From paying $15 to travel 10 gridlocked blocks in a taxi to shelling out about $10 for a kosher deli sandwich, New Yorkers are used to paying through the nose for the privilege of living in their beloved city. But the dollars really add up, and they don’t stop at transportation and entertainment. Fuel prices continue to climb as well, and as city dwellers are forced to pay more and more to heat, cool, and power their homes, real estate developers and building administrators are looking for alternative ways to power their buildings while saving themselves and their residents money.
The sheer expense of living here—along with today’s movement of “going green”—has encouraged more and more buildings to look at solar power as a possible solution to both the energy and financial crunch so many are experiencing.
“Currently there is actually about two megawatts of solar potential installed in New York City,” says Erik Nevala-Lee, program coordinator with GreenHomeNYC, an environmental organization dedicated to promoting green policies and products in the city’s residential buildings. “It’s split about 50/50 between private development (residential and commercial) and institutional buildings.”
According to Nevala-Lee, as recently as 2005, there were about 45 photovoltaic projects in New York City generating a total of just 1.1 MW. Clearly, solar’s reach is expanding. So much so in fact that the U.S. Department of Energy designated New York City a Solar America City in the spring of 2008 and awarded the city funding and technical assistance for more solar programming.
How Does it Work?
Solar power, which is the end product of solar electric or photovoltaic technology, has a number of serious benefits, including: a minimal impact on the environment, while utilizing the sun’s abundant energy. Captured-and-stored photovoltaic energy can be used in a multitude of ways, in small residential homes to large commercial industrial businesses, and everywhere in between.
According to www.powernatura lly.org, the New York State Energy Research and Development Authority (NYSERDA)’s renewable energy programs, “Commonly known as solar cells, individual PV cells are electricity-producing devices made of semiconductor materials. PV cells come in many sizes and shapes—from smaller than a postage stamp to several inches across. They are often connected together to form PV modules. Modules, in turn, can be combined and connected to form PV arrays of different sizes and power output. These connected systems integrate easily with existing energy supplies.”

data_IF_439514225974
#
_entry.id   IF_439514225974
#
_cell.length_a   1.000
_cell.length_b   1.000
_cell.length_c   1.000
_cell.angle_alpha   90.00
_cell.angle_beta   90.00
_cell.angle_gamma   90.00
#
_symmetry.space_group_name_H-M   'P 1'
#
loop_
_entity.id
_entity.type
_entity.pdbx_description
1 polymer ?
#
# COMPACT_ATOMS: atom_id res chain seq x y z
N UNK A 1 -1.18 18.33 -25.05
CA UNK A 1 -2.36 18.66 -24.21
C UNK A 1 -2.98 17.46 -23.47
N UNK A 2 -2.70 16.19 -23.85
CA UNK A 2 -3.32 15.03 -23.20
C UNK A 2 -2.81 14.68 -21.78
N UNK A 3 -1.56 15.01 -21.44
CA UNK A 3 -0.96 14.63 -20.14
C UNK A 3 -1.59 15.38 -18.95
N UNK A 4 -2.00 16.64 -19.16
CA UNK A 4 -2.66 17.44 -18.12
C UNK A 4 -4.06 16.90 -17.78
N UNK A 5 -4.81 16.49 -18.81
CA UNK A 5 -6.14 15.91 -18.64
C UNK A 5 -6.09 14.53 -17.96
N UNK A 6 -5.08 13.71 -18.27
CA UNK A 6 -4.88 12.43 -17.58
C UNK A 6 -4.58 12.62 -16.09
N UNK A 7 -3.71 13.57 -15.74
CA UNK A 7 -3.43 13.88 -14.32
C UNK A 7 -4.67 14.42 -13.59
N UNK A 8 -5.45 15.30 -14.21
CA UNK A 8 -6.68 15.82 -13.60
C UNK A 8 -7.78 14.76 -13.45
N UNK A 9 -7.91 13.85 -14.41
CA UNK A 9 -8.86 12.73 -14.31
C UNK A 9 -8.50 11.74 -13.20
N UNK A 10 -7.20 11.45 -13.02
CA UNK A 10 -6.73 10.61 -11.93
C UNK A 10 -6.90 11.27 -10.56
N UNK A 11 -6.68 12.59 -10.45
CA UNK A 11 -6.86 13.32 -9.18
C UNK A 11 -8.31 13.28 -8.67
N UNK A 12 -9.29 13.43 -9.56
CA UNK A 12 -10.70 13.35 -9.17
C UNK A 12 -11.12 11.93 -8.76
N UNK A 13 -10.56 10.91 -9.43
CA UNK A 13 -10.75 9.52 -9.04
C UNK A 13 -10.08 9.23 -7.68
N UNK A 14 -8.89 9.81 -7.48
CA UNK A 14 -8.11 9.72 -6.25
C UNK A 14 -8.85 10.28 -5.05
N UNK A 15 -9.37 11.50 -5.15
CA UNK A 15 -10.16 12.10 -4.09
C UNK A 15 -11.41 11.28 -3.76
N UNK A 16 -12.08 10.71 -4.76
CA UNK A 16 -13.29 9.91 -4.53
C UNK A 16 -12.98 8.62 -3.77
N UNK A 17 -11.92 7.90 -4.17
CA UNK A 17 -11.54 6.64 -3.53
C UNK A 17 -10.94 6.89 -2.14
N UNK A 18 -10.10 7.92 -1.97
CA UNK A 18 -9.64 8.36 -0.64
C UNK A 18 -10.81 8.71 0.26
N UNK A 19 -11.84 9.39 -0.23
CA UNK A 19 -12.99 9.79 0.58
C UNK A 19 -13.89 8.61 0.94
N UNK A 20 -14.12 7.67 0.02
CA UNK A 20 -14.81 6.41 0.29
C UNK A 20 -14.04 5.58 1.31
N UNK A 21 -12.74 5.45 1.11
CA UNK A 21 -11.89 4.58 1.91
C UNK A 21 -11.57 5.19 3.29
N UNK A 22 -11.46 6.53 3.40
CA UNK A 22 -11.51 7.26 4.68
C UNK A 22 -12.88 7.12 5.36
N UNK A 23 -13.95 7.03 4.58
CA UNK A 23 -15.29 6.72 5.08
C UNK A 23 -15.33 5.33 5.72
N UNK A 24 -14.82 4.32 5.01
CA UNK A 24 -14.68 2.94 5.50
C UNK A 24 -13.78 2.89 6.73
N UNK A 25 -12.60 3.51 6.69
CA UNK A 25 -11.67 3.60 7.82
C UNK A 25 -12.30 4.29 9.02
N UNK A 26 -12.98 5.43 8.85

“There are two kinds of solar really,” explains Nevala-Lee. “Solar hot water, which as it says, heats hot water, and photovoltaic or PV, which is electricity generation.”
In solar hot water systems, a small motor cycles water through tubes that are then heated by the sun. This water is then passed through to a boiler at a higher temperature, thus using less energy to produce hot water.
After a roof inspection, customers can install a roof-mounted solar panel, says Nevala-Lee. The cells on the panel convert solar energy into a direct current of electricity utilizing the photovoltaic effect.
“The photovoltaic array produces a direct current that has to be passed through an inverter to get AC,” explains Nevala-Lee. “It then goes into your main circuit box. From there it splits to the home to be used as power and also connected to your meter to feed excess energy back into the grid. The PV will replace the equivalent power you would normally pull from the grid with what it produces.”
Is Solar for Us?
In terms of deciding whether or not hooking up to the solar revolution is for your own building, there are a few factors that should definitely be taken into consideration. The system needs complete year-round access to the sun’s rays for a greater part of the day, and a roof that is in decent condition. According to NYSERDA, some systems require as little as 100 square feet while others can require 1,000. And not only is space crucial, but since these systems have a 20-year-plus lifespan, it’s vital that they be installed on a roof that’s in good repair and will not need replacing for some time.
If you are concerned that your residence or building is already hooked up to a more traditional gas-fueled power source, then fear not.
“Most solar projects are retrofits,” says Nevala-Lee. “This stems from having much more existing building stock than new construction. Because of the upfront costs, you have more solar in existing buildings that can reap the benefit of the energy payback… Developers, in many cases, will walk away from a project once it’s done and might not be able to recoup all the initial cost of a solar system through sales.”
But now, some additional solar and wind incentives have gone through courtesy of New York State Gov. David Paterson and the recent government bailout package. According to Tom Lynch of NYSERDA, the expansion of incentives now allows for industrial/commercial properties to receive some of the benefits that used to only be offered residentially, including selling energy back to Con Edison or the energy grid. Industrial and commercial tenants can sell back up to 2 megawatts, limited to peak load, and 25 kilowatts residentially.
It has also—due to some recent state legislation—become easier for building owners to install green roofs with solar components. Under the new legislation, building owners in New York state cities with a population of one-million-plus will receive a tax credit equal to $4.50 per square foot when they install a green roof. This figure is the equivalent of approximately 25 percent of the costs such as materials, labor, installation and design typically associated with the building of a green roof.
Pros and Cons
Issues of practicality and expense have made solar power a stretch when it comes to workable energy alternatives. And, according to Nevala-Lee, the investment is more than worthwhile.